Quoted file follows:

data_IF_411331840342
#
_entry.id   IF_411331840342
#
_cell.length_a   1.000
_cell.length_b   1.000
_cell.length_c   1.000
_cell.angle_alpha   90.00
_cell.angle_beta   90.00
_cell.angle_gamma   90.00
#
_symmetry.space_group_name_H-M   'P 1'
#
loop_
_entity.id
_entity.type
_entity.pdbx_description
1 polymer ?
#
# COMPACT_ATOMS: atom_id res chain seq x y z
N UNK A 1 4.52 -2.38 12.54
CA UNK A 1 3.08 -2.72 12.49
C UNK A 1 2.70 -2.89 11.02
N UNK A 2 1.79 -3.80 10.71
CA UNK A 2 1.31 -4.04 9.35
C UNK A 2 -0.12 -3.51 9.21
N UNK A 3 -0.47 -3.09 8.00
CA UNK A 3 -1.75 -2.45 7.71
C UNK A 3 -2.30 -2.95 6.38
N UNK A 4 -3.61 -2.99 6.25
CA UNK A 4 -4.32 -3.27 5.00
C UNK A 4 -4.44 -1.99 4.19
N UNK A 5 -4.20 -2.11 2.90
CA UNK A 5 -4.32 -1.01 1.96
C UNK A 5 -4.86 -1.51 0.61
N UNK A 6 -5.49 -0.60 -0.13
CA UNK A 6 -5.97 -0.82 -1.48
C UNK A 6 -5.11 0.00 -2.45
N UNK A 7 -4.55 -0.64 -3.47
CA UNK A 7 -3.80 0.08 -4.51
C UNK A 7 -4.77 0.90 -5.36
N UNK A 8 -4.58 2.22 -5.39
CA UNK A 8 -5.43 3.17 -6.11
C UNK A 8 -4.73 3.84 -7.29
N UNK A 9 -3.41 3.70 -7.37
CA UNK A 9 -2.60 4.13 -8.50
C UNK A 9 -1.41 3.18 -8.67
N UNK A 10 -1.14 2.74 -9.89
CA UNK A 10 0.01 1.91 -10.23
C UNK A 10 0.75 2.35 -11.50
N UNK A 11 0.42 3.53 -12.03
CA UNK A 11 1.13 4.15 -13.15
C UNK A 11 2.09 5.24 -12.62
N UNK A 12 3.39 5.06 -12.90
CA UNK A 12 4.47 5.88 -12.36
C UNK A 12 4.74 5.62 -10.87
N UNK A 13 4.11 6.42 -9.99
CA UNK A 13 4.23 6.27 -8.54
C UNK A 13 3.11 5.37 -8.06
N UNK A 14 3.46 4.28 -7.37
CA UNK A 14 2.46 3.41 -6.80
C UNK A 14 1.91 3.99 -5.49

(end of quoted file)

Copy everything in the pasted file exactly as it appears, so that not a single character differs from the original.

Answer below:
data_IF_411331840342
#
_entry.id   IF_411331840342
#
_cell.length_a   1.000
_cell.length_b   1.000
_cell.length_c   1.000
_cell.angle_alpha   90.00
_cell.angle_beta   90.00
_cell.angle_gamma   90.00
#
_symmetry.space_group_name_H-M   'P 1'
#
loop_
_entity.id
_entity.type
_entity.pdbx_description
1 polymer ?
#
# COMPACT_ATOMS: atom_id res chain seq x y z
N UNK A 1 4.52 -2.38 12.54
CA UNK A 1 3.08 -2.72 12.49
C UNK A 1 2.70 -2.89 11.02
N UNK A 2 1.79 -3.80 10.71
CA UNK A 2 1.31 -4.04 9.35
C UNK A 2 -0.12 -3.51 9.21
N UNK A 3 -0.47 -3.09 8.00
CA UNK A 3 -1.75 -2.45 7.71
C UNK A 3 -2.30 -2.95 6.38
N UNK A 4 -3.61 -2.99 6.25
CA UNK A 4 -4.32 -3.27 5.00
C UNK A 4 -4.44 -1.99 4.19
N UNK A 5 -4.20 -2.11 2.90
CA UNK A 5 -4.32 -1.01 1.96
C UNK A 5 -4.86 -1.51 0.61
N UNK A 6 -5.49 -0.60 -0.13
CA UNK A 6 -5.97 -0.82 -1.48
C UNK A 6 -5.11 0.00 -2.45
N UNK A 7 -4.55 -0.64 -3.47
CA UNK A 7 -3.80 0.08 -4.51
C UNK A 7 -4.77 0.90 -5.36
N UNK A 8 -4.58 2.22 -5.39
CA UNK A 8 -5.43 3.17 -6.11
C UNK A 8 -4.73 3.84 -7.29
N UNK A 9 -3.41 3.70 -7.37
CA UNK A 9 -2.60 4.13 -8.50
C UNK A 9 -1.41 3.18 -8.67
N UNK A 10 -1.14 2.74 -9.89
CA UNK A 10 0.01 1.91 -10.23
C UNK A 10 0.75 2.35 -11.50
N UNK A 11 0.42 3.53 -12.03
CA UNK A 11 1.13 4.15 -13.15
C UNK A 11 2.09 5.24 -12.62
N UNK A 12 3.39 5.06 -12.90
CA UNK A 12 4.47 5.88 -12.36
C UNK A 12 4.74 5.62 -10.87
N UNK A 13 4.11 6.42 -9.99
CA UNK A 13 4.23 6.27 -8.54
C UNK A 13 3.11 5.37 -8.06
N UNK A 14 3.46 4.28 -7.37
CA UNK A 14 2.46 3.41 -6.80
C UNK A 14 1.91 3.99 -5.49